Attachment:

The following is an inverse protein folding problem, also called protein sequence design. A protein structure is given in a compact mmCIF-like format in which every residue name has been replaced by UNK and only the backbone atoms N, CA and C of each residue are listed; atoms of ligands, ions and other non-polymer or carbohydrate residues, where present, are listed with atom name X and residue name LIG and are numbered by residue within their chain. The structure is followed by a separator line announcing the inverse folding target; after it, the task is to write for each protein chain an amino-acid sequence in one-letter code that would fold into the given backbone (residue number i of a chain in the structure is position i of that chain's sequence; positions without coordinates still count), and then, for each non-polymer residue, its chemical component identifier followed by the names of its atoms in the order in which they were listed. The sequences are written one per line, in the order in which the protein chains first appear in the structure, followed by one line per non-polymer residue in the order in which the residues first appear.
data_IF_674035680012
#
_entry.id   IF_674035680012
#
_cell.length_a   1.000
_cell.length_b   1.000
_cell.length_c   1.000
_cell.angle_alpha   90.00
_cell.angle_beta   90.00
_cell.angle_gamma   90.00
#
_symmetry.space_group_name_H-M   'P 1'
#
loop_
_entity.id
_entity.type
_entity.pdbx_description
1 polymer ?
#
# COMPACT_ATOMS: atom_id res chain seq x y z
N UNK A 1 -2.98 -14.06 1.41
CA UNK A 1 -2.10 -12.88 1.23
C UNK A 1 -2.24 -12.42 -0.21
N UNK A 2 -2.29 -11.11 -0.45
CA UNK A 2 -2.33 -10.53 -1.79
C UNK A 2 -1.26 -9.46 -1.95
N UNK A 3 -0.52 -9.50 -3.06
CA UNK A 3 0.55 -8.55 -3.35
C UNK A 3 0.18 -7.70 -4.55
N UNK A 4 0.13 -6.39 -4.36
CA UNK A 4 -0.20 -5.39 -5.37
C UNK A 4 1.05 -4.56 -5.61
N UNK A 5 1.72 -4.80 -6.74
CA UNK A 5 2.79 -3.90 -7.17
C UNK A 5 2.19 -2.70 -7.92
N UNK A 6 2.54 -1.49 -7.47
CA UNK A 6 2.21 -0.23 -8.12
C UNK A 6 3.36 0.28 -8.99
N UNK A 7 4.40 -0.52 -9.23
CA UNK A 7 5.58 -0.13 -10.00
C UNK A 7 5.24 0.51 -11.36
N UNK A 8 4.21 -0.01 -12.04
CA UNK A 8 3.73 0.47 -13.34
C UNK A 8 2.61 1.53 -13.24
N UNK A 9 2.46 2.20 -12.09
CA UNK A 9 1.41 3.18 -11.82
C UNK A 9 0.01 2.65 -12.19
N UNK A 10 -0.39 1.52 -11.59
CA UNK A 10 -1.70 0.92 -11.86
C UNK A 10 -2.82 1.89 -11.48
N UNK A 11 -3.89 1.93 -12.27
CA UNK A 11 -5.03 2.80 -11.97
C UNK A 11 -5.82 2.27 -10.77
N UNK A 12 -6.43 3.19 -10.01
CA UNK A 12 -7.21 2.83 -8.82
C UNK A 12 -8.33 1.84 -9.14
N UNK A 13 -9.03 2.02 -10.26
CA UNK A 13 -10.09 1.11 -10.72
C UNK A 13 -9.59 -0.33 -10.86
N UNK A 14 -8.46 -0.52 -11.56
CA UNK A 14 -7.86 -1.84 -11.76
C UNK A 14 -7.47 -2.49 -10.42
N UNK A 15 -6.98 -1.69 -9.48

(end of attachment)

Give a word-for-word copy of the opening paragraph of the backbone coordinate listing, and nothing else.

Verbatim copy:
The following is an inverse protein folding problem, also called protein sequence design. A protein structure is given in a compact mmCIF-like format in which every residue name has been replaced by UNK and only the backbone atoms N, CA and C of each residue are listed; atoms of ligands, ions and other non-polymer or carbohydrate residues, where present, are listed with atom name X and residue name LIG and are numbered by residue within their chain. The structure is followed by a separator line announcing the inverse folding target; after it, the task is to write for each protein chain an amino-acid sequence in one-letter code that would fold into the given backbone (residue number i of a chain in the structure is position i of that chain's sequence; positions without coordinates still count), and then, for each non-polymer residue, its chemical component identifier followed by the names of its atoms in the order in which they were listed. The sequences are written one per line, in the order in which the protein chains first appear in the structure, followed by one line per non-polymer residue in the order in which the residues first appear.